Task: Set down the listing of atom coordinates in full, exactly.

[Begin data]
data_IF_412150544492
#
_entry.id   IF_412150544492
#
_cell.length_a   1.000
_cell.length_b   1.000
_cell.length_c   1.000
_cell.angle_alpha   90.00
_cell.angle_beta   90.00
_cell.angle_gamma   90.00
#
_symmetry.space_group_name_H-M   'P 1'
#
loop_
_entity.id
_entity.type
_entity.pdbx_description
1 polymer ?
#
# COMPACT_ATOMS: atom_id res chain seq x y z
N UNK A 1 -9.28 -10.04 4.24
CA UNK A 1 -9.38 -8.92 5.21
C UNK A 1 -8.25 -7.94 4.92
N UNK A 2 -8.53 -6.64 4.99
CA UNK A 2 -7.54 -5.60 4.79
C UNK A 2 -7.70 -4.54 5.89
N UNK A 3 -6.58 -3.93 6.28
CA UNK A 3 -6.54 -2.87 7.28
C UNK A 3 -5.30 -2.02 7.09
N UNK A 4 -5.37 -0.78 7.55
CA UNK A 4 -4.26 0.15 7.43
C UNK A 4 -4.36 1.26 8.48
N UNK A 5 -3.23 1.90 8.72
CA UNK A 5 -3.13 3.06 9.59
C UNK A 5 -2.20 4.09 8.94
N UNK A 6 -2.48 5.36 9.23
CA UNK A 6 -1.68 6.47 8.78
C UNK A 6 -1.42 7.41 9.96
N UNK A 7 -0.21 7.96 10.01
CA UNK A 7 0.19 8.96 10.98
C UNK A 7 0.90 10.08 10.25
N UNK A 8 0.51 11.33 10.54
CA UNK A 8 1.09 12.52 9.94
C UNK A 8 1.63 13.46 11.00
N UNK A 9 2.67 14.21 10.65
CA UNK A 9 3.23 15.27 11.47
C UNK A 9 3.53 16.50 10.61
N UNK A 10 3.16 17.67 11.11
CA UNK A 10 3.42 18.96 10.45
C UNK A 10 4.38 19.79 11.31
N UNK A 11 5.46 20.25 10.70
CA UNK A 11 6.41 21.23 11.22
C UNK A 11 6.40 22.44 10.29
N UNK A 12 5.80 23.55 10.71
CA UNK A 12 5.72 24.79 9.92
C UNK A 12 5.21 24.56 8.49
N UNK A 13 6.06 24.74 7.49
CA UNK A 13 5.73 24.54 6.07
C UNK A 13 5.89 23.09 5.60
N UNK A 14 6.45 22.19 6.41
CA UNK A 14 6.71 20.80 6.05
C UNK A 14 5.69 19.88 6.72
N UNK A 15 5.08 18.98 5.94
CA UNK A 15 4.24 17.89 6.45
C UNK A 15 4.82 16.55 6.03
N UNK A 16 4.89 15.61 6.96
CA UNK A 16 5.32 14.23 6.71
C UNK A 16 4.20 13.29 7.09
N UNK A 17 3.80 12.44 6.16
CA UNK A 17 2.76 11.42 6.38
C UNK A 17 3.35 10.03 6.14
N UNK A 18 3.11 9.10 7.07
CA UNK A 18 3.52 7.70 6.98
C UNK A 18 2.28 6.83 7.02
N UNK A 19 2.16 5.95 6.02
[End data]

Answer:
data_IF_412150544492
#
_entry.id   IF_412150544492
#
_cell.length_a   1.000
_cell.length_b   1.000
_cell.length_c   1.000
_cell.angle_alpha   90.00
_cell.angle_beta   90.00
_cell.angle_gamma   90.00
#
_symmetry.space_group_name_H-M   'P 1'
#
loop_
_entity.id
_entity.type
_entity.pdbx_description
1 polymer ?
#
# COMPACT_ATOMS: atom_id res chain seq x y z
N UNK A 1 -9.28 -10.04 4.24
CA UNK A 1 -9.38 -8.92 5.21
C UNK A 1 -8.25 -7.94 4.92
N UNK A 2 -8.53 -6.64 4.99
CA UNK A 2 -7.54 -5.60 4.79
C UNK A 2 -7.70 -4.54 5.89
N UNK A 3 -6.58 -3.93 6.28
CA UNK A 3 -6.54 -2.87 7.28
C UNK A 3 -5.30 -2.02 7.09
N UNK A 4 -5.37 -0.78 7.55
CA UNK A 4 -4.26 0.15 7.43
C UNK A 4 -4.36 1.26 8.48
N UNK A 5 -3.23 1.90 8.72
CA UNK A 5 -3.13 3.06 9.59
C UNK A 5 -2.20 4.09 8.94
N UNK A 6 -2.48 5.36 9.23
CA UNK A 6 -1.68 6.47 8.78
C UNK A 6 -1.42 7.41 9.96
N UNK A 7 -0.21 7.96 10.01
CA UNK A 7 0.19 8.96 10.98
C UNK A 7 0.90 10.08 10.25
N UNK A 8 0.51 11.33 10.54
CA UNK A 8 1.09 12.52 9.94
C UNK A 8 1.63 13.46 11.00
N UNK A 9 2.67 14.21 10.65
CA UNK A 9 3.23 15.27 11.47
C UNK A 9 3.53 16.50 10.61
N UNK A 10 3.16 17.67 11.11
CA UNK A 10 3.42 18.96 10.45
C UNK A 10 4.38 19.79 11.31
N UNK A 11 5.46 20.25 10.70
CA UNK A 11 6.41 21.23 11.22
C UNK A 11 6.40 22.44 10.29
N UNK A 12 5.80 23.55 10.71
CA UNK A 12 5.72 24.79 9.92
C UNK A 12 5.21 24.56 8.49
N UNK A 13 6.06 24.74 7.49
CA UNK A 13 5.73 24.54 6.07
C UNK A 13 5.89 23.09 5.60
N UNK A 14 6.45 22.19 6.41
CA UNK A 14 6.71 20.80 6.05
C UNK A 14 5.69 19.88 6.72
N UNK A 15 5.08 18.98 5.94
CA UNK A 15 4.24 17.89 6.45
C UNK A 15 4.82 16.55 6.03
N UNK A 16 4.89 15.61 6.96
CA UNK A 16 5.32 14.23 6.71
C UNK A 16 4.20 13.29 7.09
N UNK A 17 3.80 12.44 6.16
CA UNK A 17 2.76 11.42 6.38
C UNK A 17 3.35 10.03 6.14
N UNK A 18 3.11 9.10 7.07
CA UNK A 18 3.52 7.70 6.98
C UNK A 18 2.28 6.83 7.02
N UNK A 19 2.16 5.95 6.02